Published on Tuesday, February 20, 2024

Increased use of AI may be a growing factor.


It started in the third quarter of 2023, when tech markets saw an increase in office vacancies.

“The third quarter presented a shift in the tech market, contrasting with the previous quarter’s significant vacancy decline in emerging markets,” David Caputo, a data scientist at Moody’s Analytics CRE, wrote at the time. “This quarter, traditional tech markets, emerging markets, and the national average all moved in harmony, each experiencing a 30-bps increase in vacancies.”

Now those vacancies are back and bigger than before, according to Moody’s Caputo.

“The national office market, after a third quarter vacancy increase, once again experienced a significant rise in vacancies during the fourth quarter,” he wrote in a new report. “Vacancy rates rose by 0.4% to 19.6%, while rent saw a modest increase of 0.1%. What else transpired in Q4? The technology sector was subject to additional rounds of layoffs, with many attributing this trend to advances in AI technology.”

The national average market saw a 40-basis point vacancy increase. So did traditional tech markets. For emerging tech markets, the increase was 50 basis points. The high end in emerging markets were places like Salt Lake City (130-basis point increase) and Norfolk (from 90-basis point decline in Q3 to 80-point increase in Q4).

Traditional tech markets San Francisco, Baltimore, and District of Columbia respectively saw 230 basis point, 130 basis point, and 100 basis point increases. “Out of all the tech and emerging markets analyzed, seven experienced vacancy drops, while the remaining 19 markets either saw an increase in vacancies or remained stable,” Caputo wrote.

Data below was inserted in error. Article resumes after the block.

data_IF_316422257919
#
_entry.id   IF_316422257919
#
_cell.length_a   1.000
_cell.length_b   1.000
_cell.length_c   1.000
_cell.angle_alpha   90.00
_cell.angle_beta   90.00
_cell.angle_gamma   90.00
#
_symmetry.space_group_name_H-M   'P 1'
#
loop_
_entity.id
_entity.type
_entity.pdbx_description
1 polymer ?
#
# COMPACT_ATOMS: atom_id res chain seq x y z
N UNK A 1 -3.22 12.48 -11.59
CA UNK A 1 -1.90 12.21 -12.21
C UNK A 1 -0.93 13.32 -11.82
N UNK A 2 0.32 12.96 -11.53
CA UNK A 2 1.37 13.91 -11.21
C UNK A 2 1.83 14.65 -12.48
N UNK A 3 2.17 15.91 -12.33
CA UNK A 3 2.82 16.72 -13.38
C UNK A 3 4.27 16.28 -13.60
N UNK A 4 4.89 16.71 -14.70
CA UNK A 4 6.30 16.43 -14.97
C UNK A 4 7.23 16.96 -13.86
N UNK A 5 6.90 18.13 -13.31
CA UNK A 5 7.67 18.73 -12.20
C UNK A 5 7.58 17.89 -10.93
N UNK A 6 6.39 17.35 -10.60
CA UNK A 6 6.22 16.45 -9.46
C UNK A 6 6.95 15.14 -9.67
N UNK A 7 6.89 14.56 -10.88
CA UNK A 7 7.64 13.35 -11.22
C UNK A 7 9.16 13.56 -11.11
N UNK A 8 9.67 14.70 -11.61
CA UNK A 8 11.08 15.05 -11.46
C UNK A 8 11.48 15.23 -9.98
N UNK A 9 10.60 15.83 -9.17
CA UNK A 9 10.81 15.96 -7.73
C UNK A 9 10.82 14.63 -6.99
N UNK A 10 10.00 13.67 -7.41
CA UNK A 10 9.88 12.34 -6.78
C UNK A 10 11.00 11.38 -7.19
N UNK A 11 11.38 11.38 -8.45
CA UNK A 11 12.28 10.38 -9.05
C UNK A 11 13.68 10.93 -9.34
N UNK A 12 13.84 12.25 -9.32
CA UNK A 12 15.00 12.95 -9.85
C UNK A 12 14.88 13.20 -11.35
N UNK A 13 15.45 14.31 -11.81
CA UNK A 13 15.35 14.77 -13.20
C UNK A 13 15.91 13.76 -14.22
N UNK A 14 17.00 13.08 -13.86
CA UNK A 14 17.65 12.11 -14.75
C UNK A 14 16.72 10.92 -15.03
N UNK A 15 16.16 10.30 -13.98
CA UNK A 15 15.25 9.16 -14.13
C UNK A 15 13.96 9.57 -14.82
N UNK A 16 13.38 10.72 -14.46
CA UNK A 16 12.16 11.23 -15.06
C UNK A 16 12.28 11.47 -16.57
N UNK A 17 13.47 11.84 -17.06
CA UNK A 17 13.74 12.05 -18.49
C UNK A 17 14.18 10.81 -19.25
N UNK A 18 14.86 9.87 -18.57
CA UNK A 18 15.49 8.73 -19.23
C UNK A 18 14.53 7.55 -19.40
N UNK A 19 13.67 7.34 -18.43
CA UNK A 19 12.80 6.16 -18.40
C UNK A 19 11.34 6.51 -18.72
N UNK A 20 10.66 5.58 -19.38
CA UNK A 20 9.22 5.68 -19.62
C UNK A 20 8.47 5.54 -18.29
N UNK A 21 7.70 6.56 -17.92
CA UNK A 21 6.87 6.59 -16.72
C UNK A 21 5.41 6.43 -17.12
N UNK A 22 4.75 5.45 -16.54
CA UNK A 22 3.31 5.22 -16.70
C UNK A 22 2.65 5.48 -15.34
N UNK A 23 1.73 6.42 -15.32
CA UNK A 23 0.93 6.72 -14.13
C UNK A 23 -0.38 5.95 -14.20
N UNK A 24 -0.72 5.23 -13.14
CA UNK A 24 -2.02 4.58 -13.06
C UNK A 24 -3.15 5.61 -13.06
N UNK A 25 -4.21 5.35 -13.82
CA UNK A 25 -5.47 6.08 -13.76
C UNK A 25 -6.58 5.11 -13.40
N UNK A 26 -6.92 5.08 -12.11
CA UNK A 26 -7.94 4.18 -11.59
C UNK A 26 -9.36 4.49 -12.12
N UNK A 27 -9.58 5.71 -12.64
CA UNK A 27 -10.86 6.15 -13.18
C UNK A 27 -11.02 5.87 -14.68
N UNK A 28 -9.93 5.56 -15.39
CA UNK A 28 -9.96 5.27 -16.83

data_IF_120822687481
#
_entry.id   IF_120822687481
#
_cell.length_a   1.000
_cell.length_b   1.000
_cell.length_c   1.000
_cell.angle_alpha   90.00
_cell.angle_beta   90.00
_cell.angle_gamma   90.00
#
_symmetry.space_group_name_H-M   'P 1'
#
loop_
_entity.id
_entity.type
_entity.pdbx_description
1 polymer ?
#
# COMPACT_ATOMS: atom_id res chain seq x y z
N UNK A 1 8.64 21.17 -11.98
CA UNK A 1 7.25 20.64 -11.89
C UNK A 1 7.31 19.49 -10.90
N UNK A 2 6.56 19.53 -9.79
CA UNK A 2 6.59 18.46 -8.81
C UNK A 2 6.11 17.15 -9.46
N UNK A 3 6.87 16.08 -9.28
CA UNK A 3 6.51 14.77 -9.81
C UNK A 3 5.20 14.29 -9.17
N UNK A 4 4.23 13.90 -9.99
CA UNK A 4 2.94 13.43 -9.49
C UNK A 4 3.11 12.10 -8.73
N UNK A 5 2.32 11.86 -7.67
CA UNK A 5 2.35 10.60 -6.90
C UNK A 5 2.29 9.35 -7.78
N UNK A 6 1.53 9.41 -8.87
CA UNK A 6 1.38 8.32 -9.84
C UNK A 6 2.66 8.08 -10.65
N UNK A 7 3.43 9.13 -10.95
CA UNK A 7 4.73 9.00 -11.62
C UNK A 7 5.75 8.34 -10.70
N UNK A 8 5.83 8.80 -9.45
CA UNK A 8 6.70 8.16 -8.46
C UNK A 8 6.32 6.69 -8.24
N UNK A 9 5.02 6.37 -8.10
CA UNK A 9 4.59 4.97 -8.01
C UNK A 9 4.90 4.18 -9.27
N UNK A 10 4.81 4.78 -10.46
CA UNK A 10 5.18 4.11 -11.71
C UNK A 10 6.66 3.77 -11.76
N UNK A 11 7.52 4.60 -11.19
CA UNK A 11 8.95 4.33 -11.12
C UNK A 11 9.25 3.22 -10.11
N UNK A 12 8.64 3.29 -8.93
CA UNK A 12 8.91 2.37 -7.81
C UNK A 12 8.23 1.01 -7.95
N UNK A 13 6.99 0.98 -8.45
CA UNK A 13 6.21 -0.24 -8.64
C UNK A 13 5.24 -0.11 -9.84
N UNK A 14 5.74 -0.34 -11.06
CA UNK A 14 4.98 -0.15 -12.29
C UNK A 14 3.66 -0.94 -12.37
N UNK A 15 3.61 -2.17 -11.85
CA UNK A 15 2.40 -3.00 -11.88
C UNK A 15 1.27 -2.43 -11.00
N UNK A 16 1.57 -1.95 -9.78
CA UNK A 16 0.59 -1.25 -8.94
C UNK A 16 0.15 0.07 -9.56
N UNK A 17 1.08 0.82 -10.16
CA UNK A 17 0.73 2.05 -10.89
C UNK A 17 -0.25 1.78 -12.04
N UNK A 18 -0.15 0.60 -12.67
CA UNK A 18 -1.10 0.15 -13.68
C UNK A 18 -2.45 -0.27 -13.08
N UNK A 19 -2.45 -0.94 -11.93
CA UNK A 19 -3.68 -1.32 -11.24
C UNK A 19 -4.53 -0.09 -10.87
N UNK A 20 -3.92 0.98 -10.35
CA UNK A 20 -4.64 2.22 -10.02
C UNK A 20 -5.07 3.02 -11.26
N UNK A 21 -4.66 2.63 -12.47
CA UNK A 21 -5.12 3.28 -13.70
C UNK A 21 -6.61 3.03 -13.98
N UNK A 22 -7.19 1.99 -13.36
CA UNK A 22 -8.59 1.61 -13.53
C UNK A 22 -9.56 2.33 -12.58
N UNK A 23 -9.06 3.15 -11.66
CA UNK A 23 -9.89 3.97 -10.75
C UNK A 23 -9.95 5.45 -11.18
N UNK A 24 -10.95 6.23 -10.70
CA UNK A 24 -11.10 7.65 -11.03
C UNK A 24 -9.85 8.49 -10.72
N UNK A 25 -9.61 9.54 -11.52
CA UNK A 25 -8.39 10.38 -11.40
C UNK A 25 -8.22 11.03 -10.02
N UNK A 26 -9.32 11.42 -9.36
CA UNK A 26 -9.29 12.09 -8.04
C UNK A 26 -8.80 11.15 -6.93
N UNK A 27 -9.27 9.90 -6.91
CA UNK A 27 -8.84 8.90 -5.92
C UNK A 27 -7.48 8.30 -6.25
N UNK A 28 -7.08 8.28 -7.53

Oddly, rents in emerging markets were up by 0.4%, rents in tech markets were flat, and the national average for offices were up only by 0.1%, even though vacancies were up. It suggests that a pure supply-demand take on markets is off. Perhaps it was increases in higher-end office properties that created an upward bias in average pricing.

As for artificial intelligence in tech, correlations are not the same as causations. “The main difference between the layoffs this time around and earlier in the year is that companies are cutting staff at a time when profits and earnings are up, as opposed to reporting losses,” wrote Caputo. “Typically, this would be a time when companies increase their workforce. But with the transition to AI, companies are choosing to invest in its development and implementation instead.” CEO Mark Zuckerberg directly connected Meta’s recent layoffs with the desire to cut costs and put more into AI. And IBM CEO Arvind Krishna said the company would halt hiring because the company had to consider AI replacements for employees.

If the explanation is accurate, it may be that more tech companies at least — or many other industries as well — will become a force in even more reduced office use.